The Oxford Encyclopaedia of the Music of India, Vol 1-3
Edited by Pandit Ghosh and S Devadas Pillai
Oxford University Press
Rs 9,950 n pp 1,470
As someone who enjoys Indian classical music and is interested in an intellectual understanding of its nuances, there is nothing on this planet that matches this product of love, commitment and enterprise. To be able to track down two millennia of the subcontinent’s music into 5,000 entries and 200 photographs takes some doing — 250 musicians and scholars took 12 years to complete this project, scrounging for financial resources on the way. Behind this three-volume set lie the spirits of masters — 75 artists, from sitar player Abdul Halim Jaffer Khan to tabla maestro Zakir Hussain, played in fund-raising concerts to finance this project.
The result: an astounding rediscovery of India through the prism of music. Between taal (beat) and laye (tempo), ragas and their construction and instruments and their classifications, or gharanas and the personalities behind them, this 1,470-page tome is a must-have for every Indian music enthusiast who wants to take even one step beyond listening to it. As far as history goes, this encyclopaedia travels as far back as 1,500 BC to track Vedic sangeet (music of the Vedic times) through Sama (stanzas of the Rig Veda).
My fear was that in order to appease the ‘modern’ reader, the editors might compromise on the spiritual base of Indian classical music and at best glean bits from religion. I’m glad to report that the soul of India, where spirituality is part of music and life itself, has been retained. “Meditation is supposedly easier when a deity is described in a stanza,” the entry on Raga Dhyan says. “Students of music, before performing a raga, were taught to recall the concerned stanza and ‘see’ the form of the deity, in a meditative mood. Thus, when Bhairav is to be performed, Siva is to be invoked.”
As a student, I have seen this invocation to Hindu deities preceding the concerts of not only Bhimsen Joshi (with a respectable entry that apart from exploring his music also touches upon his life — “Bhimsen’s is a story of the travails of a seeker” who “wandered with an obsessive mind but no guru took him seriously”) but Nasir Zahiruddin Dagar (whose brilliance and depth has been restricted to two insignificant paragraphs under a broader entry, Dagar Brothers) as well. At one lecture-demonstration, I was surprised to see Dagar put a picture of a Hindu deity before him, bow before it and invoke it before starting his concert. That is when I realised that the spirituality of Indian classical music transcends religions.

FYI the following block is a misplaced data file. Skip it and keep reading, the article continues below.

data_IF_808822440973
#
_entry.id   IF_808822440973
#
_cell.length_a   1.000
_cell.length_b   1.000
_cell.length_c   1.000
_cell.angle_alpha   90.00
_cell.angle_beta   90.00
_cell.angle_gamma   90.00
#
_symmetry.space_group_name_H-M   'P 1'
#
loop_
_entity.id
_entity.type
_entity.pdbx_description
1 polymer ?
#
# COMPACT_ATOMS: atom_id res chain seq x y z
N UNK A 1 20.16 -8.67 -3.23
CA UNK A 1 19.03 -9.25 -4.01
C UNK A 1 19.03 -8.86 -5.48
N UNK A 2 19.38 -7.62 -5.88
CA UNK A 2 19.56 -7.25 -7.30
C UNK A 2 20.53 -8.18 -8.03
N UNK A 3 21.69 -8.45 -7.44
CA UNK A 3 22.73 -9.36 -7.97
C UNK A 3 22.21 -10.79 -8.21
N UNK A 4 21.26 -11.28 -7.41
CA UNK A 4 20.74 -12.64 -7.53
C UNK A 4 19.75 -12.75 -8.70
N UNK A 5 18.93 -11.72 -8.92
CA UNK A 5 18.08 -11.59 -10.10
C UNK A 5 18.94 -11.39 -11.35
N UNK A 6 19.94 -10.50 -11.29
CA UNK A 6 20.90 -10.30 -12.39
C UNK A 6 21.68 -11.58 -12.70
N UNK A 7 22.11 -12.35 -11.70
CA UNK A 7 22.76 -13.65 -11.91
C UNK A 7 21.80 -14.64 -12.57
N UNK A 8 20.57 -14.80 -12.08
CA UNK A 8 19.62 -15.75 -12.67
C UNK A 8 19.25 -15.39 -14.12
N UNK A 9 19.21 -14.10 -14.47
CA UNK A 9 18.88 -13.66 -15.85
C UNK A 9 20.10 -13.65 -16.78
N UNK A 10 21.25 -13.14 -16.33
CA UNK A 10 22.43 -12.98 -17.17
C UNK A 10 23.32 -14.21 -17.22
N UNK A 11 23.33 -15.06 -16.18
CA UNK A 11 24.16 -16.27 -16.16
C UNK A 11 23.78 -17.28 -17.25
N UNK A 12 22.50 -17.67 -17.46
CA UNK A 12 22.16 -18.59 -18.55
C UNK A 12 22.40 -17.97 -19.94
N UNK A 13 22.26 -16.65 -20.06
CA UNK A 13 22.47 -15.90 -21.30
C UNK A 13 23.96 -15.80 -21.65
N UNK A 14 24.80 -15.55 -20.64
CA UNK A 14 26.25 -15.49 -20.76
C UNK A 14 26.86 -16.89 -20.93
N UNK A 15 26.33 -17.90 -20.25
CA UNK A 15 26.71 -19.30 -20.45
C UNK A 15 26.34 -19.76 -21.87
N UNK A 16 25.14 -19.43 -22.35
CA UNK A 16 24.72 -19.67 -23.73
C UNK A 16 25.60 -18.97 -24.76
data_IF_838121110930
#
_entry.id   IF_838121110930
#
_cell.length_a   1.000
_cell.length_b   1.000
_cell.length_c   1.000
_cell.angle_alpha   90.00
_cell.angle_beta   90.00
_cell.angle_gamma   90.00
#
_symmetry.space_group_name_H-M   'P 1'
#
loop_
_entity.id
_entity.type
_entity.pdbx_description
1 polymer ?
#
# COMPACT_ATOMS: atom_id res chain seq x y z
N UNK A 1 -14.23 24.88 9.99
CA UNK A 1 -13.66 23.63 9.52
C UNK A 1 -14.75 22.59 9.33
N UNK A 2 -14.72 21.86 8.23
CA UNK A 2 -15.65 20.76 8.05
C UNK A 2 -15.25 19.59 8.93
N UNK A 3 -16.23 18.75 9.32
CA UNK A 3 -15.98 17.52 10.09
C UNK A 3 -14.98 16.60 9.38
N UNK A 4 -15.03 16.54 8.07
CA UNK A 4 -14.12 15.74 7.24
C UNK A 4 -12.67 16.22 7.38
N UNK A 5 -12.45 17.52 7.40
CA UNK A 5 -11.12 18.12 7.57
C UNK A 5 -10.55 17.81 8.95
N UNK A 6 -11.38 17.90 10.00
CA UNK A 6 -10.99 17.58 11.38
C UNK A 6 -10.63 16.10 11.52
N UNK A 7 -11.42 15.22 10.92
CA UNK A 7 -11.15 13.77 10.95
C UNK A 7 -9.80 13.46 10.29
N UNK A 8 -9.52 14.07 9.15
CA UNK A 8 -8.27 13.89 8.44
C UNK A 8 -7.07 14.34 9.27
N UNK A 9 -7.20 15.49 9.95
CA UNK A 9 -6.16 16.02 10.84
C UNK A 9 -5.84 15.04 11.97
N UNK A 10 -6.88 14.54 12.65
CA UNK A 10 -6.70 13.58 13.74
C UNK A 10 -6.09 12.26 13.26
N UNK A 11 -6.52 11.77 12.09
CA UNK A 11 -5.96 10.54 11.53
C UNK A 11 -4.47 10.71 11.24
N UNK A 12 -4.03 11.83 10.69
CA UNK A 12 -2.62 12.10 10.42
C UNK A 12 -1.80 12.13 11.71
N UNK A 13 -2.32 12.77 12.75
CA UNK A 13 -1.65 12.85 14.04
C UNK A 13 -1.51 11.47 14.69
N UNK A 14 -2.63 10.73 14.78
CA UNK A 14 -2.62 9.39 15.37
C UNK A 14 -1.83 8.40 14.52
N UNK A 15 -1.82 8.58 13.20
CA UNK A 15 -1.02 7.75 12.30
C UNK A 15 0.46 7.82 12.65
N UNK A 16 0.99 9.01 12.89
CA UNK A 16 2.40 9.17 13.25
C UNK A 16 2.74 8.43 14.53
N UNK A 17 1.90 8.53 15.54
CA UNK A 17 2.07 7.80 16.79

As anyone who is enthralled by this music, there will be pet peeves. Mine is the missing entry on Kumar Gandharva. To dismiss an institution like him — a singer with a single lung, beyond any gharana, singing Nirguni bhajans and folk songs — in one passing line as merely a student of Annanibai Malpekar, is a poor reflection on the editors of this encyclopaedia. In panic, I shuffled the pages to the entry on Mallikarjun Mansur and was relieved to find him there, though the sense of proportion is missing — the entry of this great maestro is smaller than Lata Mangeshkar’s or Asha Bhosle’s. While on Bollywood pop singers, Kishore Kumar has been flushed away in a line on yodelling, Manna De is missing altogether though Mohammad Rafi has managed to retain his identity. I’m sure a future edition will rectify these oversights.
I also hope that the publishers will make this encyclopaedia available online with multi-media technologies and with it, provide us with the real sounds of ragas, forms, dance — and the inner spirit weaving them all together into a complex and enriching superstructure called Indian music.